• Stanislas Wang-Genh

The hardest thing is to leave

Updated: May 18


It took that unsuspecting shadow of me on a bike several miles away, before I realized that the moment had arrived.


We had fixed the departure at 11 am under the Dragon Gate.

After giving me a Rakusu (5-band Kesa) with a Ryokan poem written on it for the occasion, my father arrived with Kankyo for the good wind ceremony.

The residents at the monastery had been waiting there for a few minutes.

If the Sangha (the community) teaches us a lot about ourselves - and sometimes in a relentless way, it knows how to be the comforting fire in the middle of a cold night.


With all our hearts, we sang the Maka Hannya Haramita Shingyo (Heart Sutra). Then, a few words from the abbot whose simplicity touched me particularly: "In moments of doubt as in moments of difficulty, come back to the present moment.


I remember a mondo (a moment of question and answer with the master, in front of the assembly). A man had asked him if Zen was the most important thing in his life. He immediately replied, "No. Zen is not the most important thing in life. Zen is not the most important thing in life. The present moment is the most important thing.


Filled with this brotherly warmth - an invaluable gift - I left.

For several days, I walked along the canal from the Marne to the Rhine, for several days I became aware of the mediocrity with which I handle the art of bivouac. Barda badly embedded in the saddlebags, gas bottle not adapted to my stove, empty lighter, too short string, jammed knife, ... It took a few days to rethink everything in its context.


From Lorraine to the outskirts of Paris, a road wanders from one desolate village to another. One crosses there some inextirpable spectres of a long, very long daily life.

And when the bicycle stroller that I am passes in front of their house, I sometimes perceive eyes so round with curiosity that I stop. Their distrust is only for a moment. It quickly turns into generosity, elixir of my survival for this trip.


It is then with a devoted complacency that they offer me water, goose eggs laid the same morning, a double squeezed through the window of a first floor, a piece of bread, a rest of pate, a box of beans.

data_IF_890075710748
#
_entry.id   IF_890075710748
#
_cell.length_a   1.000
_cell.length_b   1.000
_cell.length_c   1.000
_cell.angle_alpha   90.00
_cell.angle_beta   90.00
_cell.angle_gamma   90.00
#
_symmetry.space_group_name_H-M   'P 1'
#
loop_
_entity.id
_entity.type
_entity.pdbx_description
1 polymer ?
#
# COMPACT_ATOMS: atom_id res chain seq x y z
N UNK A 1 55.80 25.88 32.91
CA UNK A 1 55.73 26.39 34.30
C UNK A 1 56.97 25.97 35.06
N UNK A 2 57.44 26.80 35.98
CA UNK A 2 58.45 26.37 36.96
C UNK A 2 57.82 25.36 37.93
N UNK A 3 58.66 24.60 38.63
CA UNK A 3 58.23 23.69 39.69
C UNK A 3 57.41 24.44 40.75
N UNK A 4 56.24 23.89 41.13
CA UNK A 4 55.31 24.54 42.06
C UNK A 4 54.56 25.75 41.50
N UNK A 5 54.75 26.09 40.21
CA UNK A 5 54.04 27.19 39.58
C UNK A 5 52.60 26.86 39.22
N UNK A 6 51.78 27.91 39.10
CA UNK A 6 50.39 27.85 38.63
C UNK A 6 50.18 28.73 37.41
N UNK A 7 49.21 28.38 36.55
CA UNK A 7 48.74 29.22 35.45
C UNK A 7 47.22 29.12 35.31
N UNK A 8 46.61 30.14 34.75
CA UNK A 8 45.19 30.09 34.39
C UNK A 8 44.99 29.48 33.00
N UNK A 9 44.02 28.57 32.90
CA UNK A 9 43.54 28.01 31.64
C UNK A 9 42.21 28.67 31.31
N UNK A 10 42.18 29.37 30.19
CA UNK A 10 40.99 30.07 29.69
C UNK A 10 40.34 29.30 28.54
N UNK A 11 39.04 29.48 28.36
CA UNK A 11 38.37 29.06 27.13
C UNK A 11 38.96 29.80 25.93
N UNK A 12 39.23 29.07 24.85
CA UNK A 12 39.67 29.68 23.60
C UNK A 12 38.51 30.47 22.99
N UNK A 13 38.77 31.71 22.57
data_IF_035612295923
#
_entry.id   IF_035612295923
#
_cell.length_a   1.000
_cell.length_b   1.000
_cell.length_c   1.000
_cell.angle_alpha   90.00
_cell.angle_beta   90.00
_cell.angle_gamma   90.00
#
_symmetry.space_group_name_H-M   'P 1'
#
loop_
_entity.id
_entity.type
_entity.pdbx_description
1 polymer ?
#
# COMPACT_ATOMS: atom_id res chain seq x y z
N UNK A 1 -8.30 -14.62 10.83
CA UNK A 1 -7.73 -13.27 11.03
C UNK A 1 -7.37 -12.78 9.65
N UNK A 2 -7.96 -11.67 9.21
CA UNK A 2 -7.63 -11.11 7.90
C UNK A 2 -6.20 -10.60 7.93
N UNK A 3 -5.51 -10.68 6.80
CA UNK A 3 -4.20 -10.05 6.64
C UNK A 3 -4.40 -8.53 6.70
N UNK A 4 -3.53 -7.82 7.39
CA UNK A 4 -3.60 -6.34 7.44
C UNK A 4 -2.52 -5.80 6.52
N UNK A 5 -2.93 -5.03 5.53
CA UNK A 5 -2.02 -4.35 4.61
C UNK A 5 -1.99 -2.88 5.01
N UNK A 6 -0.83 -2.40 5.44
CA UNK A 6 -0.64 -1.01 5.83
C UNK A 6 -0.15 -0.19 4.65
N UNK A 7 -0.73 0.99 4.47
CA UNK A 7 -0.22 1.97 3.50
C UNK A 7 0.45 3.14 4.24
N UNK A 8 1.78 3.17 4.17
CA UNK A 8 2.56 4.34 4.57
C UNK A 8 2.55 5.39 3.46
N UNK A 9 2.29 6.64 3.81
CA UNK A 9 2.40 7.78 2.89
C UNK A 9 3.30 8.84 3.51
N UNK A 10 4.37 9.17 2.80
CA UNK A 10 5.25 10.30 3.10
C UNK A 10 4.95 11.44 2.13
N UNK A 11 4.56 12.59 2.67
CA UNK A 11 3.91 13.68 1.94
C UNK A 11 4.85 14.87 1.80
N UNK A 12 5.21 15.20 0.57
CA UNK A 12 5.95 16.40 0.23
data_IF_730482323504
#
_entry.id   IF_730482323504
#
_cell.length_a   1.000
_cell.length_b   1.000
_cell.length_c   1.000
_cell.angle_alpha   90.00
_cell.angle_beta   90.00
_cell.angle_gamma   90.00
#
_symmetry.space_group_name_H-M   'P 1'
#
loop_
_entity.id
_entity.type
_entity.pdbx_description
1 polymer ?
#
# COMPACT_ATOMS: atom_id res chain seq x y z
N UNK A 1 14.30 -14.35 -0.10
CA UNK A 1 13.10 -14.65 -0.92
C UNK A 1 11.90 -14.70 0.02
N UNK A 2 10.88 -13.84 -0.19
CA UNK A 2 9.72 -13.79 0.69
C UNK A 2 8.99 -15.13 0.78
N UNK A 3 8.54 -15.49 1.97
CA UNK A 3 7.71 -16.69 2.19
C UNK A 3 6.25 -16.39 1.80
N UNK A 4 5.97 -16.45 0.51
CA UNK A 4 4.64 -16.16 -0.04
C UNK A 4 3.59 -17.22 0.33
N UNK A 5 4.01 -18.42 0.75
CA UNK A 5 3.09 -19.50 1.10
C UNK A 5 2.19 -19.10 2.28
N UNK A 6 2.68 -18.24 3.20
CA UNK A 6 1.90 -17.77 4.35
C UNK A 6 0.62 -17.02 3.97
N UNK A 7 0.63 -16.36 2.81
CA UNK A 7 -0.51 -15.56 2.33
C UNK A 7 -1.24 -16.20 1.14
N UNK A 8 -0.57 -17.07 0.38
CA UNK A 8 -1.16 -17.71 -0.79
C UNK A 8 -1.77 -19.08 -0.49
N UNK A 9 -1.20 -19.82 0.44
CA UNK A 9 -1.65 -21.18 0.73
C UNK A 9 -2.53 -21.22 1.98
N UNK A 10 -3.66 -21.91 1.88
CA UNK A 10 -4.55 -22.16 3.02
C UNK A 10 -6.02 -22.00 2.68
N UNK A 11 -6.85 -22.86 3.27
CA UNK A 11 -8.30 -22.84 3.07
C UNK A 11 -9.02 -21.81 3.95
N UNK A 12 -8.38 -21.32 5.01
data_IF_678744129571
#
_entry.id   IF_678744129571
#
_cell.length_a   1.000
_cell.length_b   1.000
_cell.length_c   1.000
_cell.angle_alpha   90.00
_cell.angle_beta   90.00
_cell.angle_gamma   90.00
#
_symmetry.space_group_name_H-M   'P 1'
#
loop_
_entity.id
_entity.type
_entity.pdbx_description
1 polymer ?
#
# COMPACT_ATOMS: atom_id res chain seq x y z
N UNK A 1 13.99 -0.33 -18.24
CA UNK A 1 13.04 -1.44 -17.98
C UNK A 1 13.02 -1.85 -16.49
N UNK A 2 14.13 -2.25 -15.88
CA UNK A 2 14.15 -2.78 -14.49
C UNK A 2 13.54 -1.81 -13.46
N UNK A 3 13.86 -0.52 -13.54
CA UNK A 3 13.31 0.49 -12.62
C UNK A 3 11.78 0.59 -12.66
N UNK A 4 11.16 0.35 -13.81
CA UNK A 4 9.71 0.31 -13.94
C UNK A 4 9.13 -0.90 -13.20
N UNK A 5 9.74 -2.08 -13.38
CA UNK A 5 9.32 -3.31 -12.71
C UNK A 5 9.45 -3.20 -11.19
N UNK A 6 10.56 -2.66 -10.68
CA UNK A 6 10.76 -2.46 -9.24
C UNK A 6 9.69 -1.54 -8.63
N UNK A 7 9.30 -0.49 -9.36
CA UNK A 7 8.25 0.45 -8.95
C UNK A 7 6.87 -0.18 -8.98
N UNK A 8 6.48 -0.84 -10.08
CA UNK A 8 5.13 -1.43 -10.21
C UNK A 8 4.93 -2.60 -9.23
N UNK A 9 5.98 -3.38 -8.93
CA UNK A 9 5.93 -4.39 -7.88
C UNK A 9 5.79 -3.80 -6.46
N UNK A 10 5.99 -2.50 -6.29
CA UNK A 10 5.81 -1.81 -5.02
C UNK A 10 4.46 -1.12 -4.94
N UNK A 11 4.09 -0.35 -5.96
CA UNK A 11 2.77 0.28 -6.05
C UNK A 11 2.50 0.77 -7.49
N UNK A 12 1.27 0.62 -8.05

I continue on my way: a tile factory in its rust, kilometers of fields of colza with a heady smell, gargotes with closed shutters, sometimes even nailed to the walls.


These places give off a kind of quietude that gives time its quintessential flavor. The whole affair is there, in the affinities that I will weave with him.


After Nancy, an industrial zone as noisy as it is photogenic. With each passing car, I am blown away by the wind on this dangerous road with worm-eaten curbs.

I am afraid.


It is the setting up of a cog, the establishment of rituals which made this first stage (Weiterswiller-Bagnolet) a rather successful experience.


In the morning, zazen (on my sleeping bag wrapped around itself). Then still on a still wet floor: three prostrations in the direction of the Ryumonji. And in this concentration of zazen, methodical tidying up, logical nesting.

I ride the bicycle which still has no name and in this morning aplomb, I sing a sutra. During the day, I soliloquize. First signs of a precious solitude.


Seven days on the road at an average of 70 km per day to arrive in Bagnolet (93) at the home of my friends Colombe and Benjamin and their two charming daughters Brume and Louve, the last of whom is my goddaughter.


Five days of happiness with them. Louve did me the honor of inviting me to her class (CM1) to talk about my trip in front of her classmates who welcomed me with mischievous and kind faces.

Colombe and Benjamin work both in the cinema sets. He is a chief painter, she is a set designer. I spend the day with him in the studios of Bry-sur-Marne. With brushes and patina, his team is working on the realism of a disused mill for Albert Dupontel's next film.


Tomorrow I will fly to New York. My friend Dinaw Mengestu, American novelist and professor at Bard College, will pick me up at the airport. And about 2 hours north of Manhattan, in the Hudson Valley, he will welcome me at his home on campus, where he lives with his wife Anne-Emmanuelle Robicquet (whose photographic work is very inspiring) and their two French-American children, Gabriel and Louis-Sélassié.


To be continued...

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